In the aftermath, Eve’s world is upended. As stunning secrets are revealed, she begins to wonder if she really knew her friends as well as she thought. And when someone from the past comes back into her life, Eve’s future veers in a surprising new direction...

They say every love story starts with a single moment. What if it was just last night?

Source: NetGalley; ARC generously provided by publisher in exchange for an honest review

Having read a couple of Mhairi McFarlane books already and liking them I expected to have the same reaction to Just Last Night. I did not expect how much I would be bowled over by it, though! I was engaged from the first page, the first sentence, even and after that I was reluctant to put it down, especially when I got into a perfect reading groove. 

Eve has a close-knit friend group. Eve, Susie, Ed and Justin are a foursome that go way back to their school days. Overnight, the foursome is dealt a horrific loss and everything turns upside down from there. In the aftermath, Eve accidentally comes across a secret that shatters her and her trust in her friends. Add to that, the Susie's long-absent brother reappears at this time of tragedy. His disconcerting presence brings new problems and only makes her wonder who exactly is trustworthy anymore. In all this anguish that's consuming her, Eve questions everything that she had taken at face value up until recently, including her friendship with her best friend, Susie, and the betrayal that's blindsided her.

I liked how the direction of the story kept changing ever so slightly so I din't know where exactly it was headed. Not only did it bring surprises but it added dimension to the characters. I'm thinking specifically of Eve, Finlay and Susie as Eve's relationship with each of them got curiously complicated. It became so intriguing how much more there was to their history, and Eve's own dawning realization that everything she knows is really one-sided. I was tempted to bring out the popcorn and anticipate the fireworks. It wasn't pretty when all the secrets were eventually forced out to the open but there's Eve, facing them head on. I also liked Finlay's humored responses to whatever Eve threw out. Even if they butted heads at first, there's something inherent that they perceive about each other. What's most striking for me is how impeccably McFarlane describes loss, misery and the loneliness of being on the outside during an emotionally turbulent time in Eve's life. I just felt that she got those feelings so right and they provoked immediate and strong reactions of me.  I especially got that way during conversations between Eve and Finlay. I loved their repartee which was both amusing and insightful. Eve's banter with her friends were also fun and I am always about the banter. Another thing that impressed me was Eve's growing self-awareness. The advantage of Finlay being an outsider means that he sees things from a different angle and guides Eve to recognize her patterns and choices. It's touching how in the short amount of time they're forced to spend together, Finlay and Eve are able to draw each other out of these confined spaces they'd built for themselves, or even allowed for others to define them by those spaces.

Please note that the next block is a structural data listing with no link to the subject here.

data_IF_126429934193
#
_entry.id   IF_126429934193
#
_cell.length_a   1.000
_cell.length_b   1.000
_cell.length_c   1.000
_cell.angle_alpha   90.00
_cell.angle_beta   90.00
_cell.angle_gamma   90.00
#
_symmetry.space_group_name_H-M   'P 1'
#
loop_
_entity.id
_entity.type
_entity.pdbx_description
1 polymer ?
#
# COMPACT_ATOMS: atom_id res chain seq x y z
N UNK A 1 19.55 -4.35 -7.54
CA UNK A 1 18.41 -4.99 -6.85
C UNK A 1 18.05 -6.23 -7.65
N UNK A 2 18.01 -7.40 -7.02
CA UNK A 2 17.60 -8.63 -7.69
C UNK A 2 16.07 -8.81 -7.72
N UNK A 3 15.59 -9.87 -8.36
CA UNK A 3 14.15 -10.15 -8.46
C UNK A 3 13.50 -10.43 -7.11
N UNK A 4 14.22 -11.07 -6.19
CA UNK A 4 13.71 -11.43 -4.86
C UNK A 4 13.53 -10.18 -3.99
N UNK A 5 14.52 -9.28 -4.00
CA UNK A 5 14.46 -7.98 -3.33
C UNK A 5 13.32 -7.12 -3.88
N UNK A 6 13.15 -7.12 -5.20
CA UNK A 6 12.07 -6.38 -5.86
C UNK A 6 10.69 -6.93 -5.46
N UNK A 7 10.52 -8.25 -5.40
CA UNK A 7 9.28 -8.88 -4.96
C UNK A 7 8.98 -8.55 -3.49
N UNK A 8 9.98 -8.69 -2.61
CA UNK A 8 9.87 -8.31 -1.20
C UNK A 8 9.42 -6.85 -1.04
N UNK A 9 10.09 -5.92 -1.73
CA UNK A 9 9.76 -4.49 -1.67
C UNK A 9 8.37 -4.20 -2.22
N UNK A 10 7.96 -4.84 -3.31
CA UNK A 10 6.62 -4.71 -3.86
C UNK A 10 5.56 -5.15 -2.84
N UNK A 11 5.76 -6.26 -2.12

Just Last Night showcases McFarlane 's brilliance at writing about deeply emotional life events, bringing  perceptivity and levity while also respecting the characters' sorrow.  All the messy complicated feelings felt authentic and I was glued to every page of it. (I should add here that there are some disturbing elements/trauma to the story for which I've listed content/trigger warnings below.) I also greatly appreciated the various pop culture references and songs she threw in which aside from being entertaining for me, helped to enhance the nostalgic aspect of the story. As for the ending, I loved it! I thought it did justice to all the characters and I was honestly sad when it was over. I don't get to reread books often but Just Last Night will be on that short list. In only three books, McFarlane has become a go-to, comfort read author for me and I will gladly make my way through her catalog.

~ Bel

Content/Trigger Warning:
sudden death of best friend, infidelity, panic attack (Finlay, on page), dementia (on page, Finlay and Susie's father), physical abuse (memory; Finlay's recalls their dad did to him), gaslighting (their father convinced family that Finlay was the problem)

Tuesday, May 18, 2021

Here With Me (Adair Family #1) by Samantha Young

* * * 3/4

Settled in the tranquil remoteness of the Scottish Highlands, Ardnoch Estate caters to the rich and famous. It is as unattainable and as mysterious as its owner —ex-Hollywood leading man Lachlan Adair—and it's poised on the edge of a dark scandal.